Sinners are the lost sheep and the lost coin, and still (and this is the strangest part) all were around Jesus (we underline all to compare it with the previous verse). They live in his house; they feast, participating in the banquet of the kingdom. But the just are out and they will stay out unless they change their way of thinking realizing what is going on, understanding the novelty that God is revealing. It is under these three lights that these parables are told.


The lost sheep (vv. 4-7)

From the beginning Israel was a people of shepherds. It is not surprising that the Bible speak time and again about lambs, sheep, goats (more than 500 times) and using pastoral language to describe the care and tenderness, the attention of God for his people. Psalm 23 is a good example: “The Lord is my shepherd…”. Or the beautiful scenes of the return of the exiles from Babylonia: “Like a shepherd he feeds his flock; in his arms he gathers the lambs, carrying them in their bosom leading the ewes with care” Is 40:11.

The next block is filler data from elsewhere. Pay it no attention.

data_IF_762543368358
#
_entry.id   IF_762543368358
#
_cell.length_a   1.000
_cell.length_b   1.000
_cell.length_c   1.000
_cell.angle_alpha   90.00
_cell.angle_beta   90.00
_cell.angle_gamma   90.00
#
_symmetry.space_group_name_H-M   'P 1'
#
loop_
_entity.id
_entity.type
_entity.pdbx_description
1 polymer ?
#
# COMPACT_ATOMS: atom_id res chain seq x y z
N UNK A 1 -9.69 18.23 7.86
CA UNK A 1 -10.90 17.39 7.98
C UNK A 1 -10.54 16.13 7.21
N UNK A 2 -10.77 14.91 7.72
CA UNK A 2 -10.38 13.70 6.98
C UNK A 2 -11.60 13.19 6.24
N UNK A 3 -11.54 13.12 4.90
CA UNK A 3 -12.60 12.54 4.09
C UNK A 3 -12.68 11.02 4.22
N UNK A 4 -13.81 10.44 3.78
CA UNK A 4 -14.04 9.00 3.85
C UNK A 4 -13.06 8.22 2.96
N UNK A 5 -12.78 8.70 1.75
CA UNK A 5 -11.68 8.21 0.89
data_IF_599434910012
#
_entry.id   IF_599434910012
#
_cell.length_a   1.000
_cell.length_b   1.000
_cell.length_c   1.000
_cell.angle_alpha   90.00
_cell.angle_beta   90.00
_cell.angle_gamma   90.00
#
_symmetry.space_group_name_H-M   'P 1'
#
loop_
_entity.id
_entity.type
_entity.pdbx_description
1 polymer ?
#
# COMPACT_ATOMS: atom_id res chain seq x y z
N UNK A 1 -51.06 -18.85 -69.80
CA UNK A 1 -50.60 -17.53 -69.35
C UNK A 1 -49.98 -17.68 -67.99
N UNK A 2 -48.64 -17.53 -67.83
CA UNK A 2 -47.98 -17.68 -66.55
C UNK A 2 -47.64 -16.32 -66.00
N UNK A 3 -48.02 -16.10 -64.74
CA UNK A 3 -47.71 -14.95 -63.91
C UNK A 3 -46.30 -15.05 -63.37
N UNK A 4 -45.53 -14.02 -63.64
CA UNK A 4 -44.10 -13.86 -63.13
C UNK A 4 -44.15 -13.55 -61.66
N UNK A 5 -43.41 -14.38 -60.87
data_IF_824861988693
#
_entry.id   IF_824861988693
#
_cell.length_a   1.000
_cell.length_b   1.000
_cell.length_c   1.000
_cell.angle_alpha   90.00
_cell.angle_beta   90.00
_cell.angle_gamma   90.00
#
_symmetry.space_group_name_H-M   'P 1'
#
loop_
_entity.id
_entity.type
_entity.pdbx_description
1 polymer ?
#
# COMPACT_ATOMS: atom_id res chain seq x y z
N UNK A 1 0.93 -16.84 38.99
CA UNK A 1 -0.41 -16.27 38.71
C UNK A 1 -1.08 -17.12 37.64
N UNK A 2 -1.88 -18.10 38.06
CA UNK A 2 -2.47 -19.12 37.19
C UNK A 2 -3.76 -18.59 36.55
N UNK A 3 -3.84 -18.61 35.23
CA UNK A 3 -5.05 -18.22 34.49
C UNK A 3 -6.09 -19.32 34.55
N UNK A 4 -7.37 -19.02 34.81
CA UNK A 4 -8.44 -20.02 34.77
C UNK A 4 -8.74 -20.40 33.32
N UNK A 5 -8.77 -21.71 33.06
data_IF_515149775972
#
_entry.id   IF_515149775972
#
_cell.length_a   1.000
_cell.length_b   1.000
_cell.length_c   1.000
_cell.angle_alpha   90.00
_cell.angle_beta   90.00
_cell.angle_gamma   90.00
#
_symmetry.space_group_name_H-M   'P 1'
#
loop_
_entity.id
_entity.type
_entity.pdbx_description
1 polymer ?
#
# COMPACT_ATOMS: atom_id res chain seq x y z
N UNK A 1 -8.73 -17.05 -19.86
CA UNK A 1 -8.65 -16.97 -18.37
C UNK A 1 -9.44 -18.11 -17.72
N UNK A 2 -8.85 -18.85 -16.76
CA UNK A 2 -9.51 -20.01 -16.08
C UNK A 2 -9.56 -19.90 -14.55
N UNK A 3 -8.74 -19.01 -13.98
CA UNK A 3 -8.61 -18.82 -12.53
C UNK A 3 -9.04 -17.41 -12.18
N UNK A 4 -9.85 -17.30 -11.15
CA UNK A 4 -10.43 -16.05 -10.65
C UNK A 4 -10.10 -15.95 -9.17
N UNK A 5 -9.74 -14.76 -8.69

And even Jesus uses these images—seeing the great crowds following him (according to Mark): “Jesus pitied them because they were like sheep without a shepherd” (Mk 6:34).

In today’s gospel Jesus retakes the same image and tells a parable that is unusually illogical. The behavior of the shepherd is not realistic. He leaves in the desert the ninety-nine and goes house-to-house, calling friends and acquaintances, and organizing a feast for a rather banal incident.

These strange things tell us about the meaning of the parable. The Rabbis told, “the Lord rejoices with the resurrection of the just ones and is pleased with the destruction of the impious.” But Jesus turns around that official catechesis and tells what are the true feelings of God. Jesus says that God rejoices not with the destruction but with the redemption of the impious: “There will be more joy in heaven for the repentance of a sinner, than for ninety-nine who do not need conversion.” The “Father does not want that not even the smallest one be lost” (Mt 8:14), and organizes a feast for people who do not deserve it.  

The doctrine of the just retribution was an important point in the theology of the Rabbis. Jesus contradicts it apparently showing that the tenderness and the care of God are not for those who deserve it, but for those who need it.